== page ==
Raise
Raise Raise (r[=a]z), v. t. [imp. & p. p. {Raised} (r[=a]zd); p. pr. & vb. n. {Raising}.] [OE. reisen, Icel. reisa, causative of r[=i]sa to rise. See {Rise}, and cf. {Rear} to raise.] [1913 Webster] 1. To cause to rise; to bring from a lower to a higher place; to lift upward; to elevate; to heave; as, to raise a stone or weight. Hence, figuratively: [1913 Webster] (a) To bring to a higher condition or situation; to elevate in rank, dignity, and the like; to increase the value or estimation of; to promote; to exalt; to advance; to enhance; as, to raise from a low estate; to raise to office; to raise the price, and the like. [1913 Webster]

This gentleman came to be raised to great titles. --Clarendon. [1913 Webster]

The plate pieces of eight were raised three pence in the piece. --Sir W. Temple. [1913 Webster] (b) To increase the strength, vigor, or vehemence of; to excite; to intensify; to invigorate; to heighten; as, to raise the pulse; to raise the voice; to raise the spirits or the courage; to raise the heat of a furnace. [1913 Webster] (c) To elevate in degree according to some scale; as, to raise the pitch of the voice; to raise the temperature of a room. [1913 Webster]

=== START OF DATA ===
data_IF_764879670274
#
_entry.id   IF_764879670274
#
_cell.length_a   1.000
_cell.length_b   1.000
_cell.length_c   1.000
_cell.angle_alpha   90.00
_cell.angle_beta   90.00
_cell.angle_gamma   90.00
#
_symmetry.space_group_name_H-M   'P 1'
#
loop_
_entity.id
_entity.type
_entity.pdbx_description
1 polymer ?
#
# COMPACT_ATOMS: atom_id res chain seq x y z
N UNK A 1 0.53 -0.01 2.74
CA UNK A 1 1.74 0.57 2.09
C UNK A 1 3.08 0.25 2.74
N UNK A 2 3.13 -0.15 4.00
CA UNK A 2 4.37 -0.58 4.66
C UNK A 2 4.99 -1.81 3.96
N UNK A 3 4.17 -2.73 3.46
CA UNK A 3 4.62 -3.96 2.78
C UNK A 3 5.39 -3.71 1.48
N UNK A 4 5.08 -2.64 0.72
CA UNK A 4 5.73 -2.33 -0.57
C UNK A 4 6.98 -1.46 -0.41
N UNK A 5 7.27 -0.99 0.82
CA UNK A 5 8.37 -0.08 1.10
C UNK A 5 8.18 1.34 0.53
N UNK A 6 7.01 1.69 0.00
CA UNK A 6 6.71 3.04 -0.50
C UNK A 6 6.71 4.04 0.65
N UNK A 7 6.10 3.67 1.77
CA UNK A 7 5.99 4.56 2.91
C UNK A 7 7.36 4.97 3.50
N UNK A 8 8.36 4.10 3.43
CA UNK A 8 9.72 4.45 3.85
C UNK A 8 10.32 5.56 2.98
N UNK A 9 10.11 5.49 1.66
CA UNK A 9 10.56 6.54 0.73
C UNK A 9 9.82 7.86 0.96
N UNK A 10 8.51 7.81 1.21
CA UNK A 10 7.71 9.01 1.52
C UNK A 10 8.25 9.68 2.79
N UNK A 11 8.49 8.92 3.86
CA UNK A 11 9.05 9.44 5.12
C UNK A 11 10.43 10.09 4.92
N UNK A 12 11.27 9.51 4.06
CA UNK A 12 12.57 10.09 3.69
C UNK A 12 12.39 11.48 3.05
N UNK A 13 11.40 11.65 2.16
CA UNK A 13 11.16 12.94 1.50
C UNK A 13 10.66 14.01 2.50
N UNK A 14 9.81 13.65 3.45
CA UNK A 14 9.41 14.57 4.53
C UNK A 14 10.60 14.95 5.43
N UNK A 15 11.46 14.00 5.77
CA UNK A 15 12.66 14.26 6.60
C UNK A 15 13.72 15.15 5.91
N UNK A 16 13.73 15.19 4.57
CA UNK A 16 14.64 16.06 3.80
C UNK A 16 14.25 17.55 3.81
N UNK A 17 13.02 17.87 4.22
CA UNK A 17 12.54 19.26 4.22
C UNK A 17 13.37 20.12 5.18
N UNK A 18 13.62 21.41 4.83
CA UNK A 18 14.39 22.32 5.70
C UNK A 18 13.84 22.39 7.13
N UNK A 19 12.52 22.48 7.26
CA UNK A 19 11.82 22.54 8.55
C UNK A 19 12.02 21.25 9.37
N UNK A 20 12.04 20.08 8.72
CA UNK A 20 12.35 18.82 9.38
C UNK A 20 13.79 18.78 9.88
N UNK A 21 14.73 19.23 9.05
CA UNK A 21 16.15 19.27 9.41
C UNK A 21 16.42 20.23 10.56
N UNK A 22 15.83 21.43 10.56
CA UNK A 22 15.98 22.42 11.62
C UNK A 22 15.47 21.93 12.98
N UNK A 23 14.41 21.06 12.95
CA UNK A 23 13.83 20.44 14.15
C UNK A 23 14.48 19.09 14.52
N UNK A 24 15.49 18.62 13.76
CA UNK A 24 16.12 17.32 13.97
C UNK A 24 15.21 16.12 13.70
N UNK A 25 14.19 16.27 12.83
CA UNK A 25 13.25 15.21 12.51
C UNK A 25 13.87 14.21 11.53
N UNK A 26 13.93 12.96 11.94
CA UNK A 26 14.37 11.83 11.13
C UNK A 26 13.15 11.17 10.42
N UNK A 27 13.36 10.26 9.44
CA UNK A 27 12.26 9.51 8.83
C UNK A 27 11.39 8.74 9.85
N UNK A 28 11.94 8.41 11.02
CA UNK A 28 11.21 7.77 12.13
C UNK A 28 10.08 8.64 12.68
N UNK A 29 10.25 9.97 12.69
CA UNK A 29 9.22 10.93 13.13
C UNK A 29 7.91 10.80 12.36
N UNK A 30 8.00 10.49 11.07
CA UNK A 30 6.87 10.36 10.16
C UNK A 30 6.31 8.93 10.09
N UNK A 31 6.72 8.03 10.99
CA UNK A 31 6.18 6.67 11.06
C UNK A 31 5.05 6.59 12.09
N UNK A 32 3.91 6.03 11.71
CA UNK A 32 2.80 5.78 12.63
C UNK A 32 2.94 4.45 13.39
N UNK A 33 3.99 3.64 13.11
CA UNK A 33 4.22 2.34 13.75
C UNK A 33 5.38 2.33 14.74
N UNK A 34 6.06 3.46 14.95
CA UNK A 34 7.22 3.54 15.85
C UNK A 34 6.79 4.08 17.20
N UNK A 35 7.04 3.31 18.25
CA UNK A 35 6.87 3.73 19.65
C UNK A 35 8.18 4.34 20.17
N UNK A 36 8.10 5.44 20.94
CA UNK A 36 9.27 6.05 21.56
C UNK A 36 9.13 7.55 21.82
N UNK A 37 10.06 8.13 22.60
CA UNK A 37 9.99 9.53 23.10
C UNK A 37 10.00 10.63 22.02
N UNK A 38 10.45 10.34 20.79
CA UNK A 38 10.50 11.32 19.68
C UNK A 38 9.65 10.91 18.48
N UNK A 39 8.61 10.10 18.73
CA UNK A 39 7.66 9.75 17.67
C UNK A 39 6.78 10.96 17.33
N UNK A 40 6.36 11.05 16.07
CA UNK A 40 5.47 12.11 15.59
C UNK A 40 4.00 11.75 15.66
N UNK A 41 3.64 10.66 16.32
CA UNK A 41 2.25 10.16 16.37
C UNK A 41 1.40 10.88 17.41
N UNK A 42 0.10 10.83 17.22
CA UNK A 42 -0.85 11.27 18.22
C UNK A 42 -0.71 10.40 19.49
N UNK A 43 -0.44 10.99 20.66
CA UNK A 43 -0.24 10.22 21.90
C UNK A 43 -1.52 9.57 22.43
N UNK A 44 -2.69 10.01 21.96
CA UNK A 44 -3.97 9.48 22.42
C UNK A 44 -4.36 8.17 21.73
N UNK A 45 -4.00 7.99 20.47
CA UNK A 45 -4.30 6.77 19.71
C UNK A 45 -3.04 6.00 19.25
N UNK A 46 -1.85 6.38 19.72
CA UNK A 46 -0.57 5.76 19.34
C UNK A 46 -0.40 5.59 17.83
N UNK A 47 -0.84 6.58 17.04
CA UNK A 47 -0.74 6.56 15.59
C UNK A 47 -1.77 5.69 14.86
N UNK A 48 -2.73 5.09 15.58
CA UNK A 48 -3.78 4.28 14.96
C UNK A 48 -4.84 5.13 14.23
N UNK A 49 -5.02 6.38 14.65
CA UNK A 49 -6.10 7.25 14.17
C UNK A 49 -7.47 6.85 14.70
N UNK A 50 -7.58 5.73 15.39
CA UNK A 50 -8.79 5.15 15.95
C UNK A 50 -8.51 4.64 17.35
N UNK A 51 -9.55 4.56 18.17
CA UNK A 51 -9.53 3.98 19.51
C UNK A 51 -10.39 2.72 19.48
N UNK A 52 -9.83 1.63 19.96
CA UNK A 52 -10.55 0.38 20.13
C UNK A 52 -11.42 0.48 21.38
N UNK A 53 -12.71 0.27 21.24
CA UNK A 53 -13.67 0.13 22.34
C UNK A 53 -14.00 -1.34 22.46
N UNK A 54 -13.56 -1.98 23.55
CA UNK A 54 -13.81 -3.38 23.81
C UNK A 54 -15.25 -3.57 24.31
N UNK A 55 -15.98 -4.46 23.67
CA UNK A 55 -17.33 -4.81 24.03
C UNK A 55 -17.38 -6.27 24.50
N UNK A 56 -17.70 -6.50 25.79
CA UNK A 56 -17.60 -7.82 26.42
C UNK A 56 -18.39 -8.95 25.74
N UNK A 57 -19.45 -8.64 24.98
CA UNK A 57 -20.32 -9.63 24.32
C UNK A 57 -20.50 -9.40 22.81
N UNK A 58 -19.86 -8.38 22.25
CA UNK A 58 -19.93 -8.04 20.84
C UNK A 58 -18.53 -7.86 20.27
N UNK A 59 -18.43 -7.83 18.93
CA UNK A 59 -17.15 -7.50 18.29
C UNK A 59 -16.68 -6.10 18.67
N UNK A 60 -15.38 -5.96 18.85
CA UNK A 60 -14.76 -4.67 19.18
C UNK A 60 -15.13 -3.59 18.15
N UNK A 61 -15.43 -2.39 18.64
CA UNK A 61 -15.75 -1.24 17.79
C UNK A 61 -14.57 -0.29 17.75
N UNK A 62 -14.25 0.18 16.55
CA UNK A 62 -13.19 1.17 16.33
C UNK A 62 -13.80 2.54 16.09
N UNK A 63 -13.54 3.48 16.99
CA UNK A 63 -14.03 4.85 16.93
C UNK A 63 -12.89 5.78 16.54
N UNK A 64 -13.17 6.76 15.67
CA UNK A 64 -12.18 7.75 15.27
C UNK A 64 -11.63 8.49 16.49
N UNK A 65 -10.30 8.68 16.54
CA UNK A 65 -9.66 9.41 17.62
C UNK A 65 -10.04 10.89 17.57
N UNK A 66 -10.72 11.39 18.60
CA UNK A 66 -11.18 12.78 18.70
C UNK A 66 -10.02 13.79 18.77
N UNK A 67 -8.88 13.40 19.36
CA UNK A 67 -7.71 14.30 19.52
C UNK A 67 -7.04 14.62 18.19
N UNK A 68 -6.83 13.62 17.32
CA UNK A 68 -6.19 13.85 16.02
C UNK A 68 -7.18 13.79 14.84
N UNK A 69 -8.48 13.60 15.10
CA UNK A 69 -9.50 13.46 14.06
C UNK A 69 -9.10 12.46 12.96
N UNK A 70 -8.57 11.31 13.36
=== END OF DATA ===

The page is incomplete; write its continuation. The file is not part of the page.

2. To cause to rise up, or assume an erect position or posture; to set up; to make upright; as, to raise a mast or flagstaff. Hence: [1913 Webster] (a) To cause to spring up from a recumbent position, from a state of quiet, or the like; to awaken; to arouse. [1913 Webster]

They shall not awake, nor be raised out of their sleep. --Job xiv. 12. [1913 Webster] (b) To rouse to action; to stir up; to incite to tumult, struggle, or war; to excite. [1913 Webster]

He commandeth, and raiseth the stormy wind. --Ps. cvii. 25. [1913 Webster]

[AE]neas . . . employs his pains, In parts remote, to raise the Tuscan swains. --Dryden. [1913 Webster] (c) To bring up from the lower world; to call up, as a spirit from the world of spirits; to recall from death; to give life to. [1913 Webster]

Why should it be thought a thing incredible with you, that God should raise the dead ? --Acts xxvi. 8. [1913 Webster]

3. To cause to arise, grow up, or come into being or to appear; to give rise to; to originate, produce, cause, effect, or the like. Hence, specifically: [1913 Webster] (a) To form by the accumulation of materials or constituent parts; to build up; to erect; as, to raise a lofty structure, a wall, a heap of stones. [1913 Webster]